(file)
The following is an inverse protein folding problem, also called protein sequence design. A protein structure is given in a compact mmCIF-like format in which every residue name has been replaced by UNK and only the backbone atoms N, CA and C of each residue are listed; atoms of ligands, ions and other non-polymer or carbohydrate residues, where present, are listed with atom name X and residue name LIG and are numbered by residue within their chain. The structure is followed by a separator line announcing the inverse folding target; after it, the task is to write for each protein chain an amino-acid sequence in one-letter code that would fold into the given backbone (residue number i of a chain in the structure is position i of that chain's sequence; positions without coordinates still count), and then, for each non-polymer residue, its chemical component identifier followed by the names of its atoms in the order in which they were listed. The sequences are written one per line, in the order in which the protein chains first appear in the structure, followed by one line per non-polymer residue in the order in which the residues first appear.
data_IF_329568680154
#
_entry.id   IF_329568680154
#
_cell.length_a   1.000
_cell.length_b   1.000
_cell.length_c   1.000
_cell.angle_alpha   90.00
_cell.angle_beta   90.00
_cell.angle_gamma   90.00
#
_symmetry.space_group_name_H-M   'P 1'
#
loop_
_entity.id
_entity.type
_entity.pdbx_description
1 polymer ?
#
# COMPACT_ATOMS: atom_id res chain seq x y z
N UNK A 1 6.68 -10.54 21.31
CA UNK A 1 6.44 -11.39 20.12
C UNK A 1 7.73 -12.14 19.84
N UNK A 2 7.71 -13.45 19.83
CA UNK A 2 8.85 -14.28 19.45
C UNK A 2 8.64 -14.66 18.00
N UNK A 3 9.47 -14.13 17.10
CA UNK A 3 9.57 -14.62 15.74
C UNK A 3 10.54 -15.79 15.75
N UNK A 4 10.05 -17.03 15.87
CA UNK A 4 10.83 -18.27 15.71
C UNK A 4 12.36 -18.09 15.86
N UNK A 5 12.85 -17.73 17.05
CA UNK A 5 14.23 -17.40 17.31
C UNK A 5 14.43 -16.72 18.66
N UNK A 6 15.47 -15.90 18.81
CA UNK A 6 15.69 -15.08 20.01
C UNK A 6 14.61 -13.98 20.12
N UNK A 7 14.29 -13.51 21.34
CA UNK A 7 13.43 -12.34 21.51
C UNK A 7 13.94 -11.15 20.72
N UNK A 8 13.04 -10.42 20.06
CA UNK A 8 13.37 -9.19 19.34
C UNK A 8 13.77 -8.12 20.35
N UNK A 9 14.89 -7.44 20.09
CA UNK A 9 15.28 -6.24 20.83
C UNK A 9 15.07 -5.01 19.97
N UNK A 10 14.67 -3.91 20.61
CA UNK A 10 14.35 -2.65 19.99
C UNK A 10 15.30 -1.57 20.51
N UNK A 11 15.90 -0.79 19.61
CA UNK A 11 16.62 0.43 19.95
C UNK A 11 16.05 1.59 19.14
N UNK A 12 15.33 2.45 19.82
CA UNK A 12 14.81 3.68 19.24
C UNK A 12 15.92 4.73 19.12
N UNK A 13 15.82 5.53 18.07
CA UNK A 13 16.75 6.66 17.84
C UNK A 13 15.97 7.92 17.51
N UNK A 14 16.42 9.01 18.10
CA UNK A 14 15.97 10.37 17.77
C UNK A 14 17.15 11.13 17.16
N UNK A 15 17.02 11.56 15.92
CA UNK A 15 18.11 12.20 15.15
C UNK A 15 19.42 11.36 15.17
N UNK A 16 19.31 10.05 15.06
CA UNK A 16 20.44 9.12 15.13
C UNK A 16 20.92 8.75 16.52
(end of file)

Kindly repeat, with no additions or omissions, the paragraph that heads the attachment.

The following is an inverse protein folding problem, also called protein sequence design. A protein structure is given in a compact mmCIF-like format in which every residue name has been replaced by UNK and only the backbone atoms N, CA and C of each residue are listed; atoms of ligands, ions and other non-polymer or carbohydrate residues, where present, are listed with atom name X and residue name LIG and are numbered by residue within their chain. The structure is followed by a separator line announcing the inverse folding target; after it, the task is to write for each protein chain an amino-acid sequence in one-letter code that would fold into the given backbone (residue number i of a chain in the structure is position i of that chain's sequence; positions without coordinates still count), and then, for each non-polymer residue, its chemical component identifier followed by the names of its atoms in the order in which they were listed. The sequences are written one per line, in the order in which the protein chains first appear in the structure, followed by one line per non-polymer residue in the order in which the residues first appear.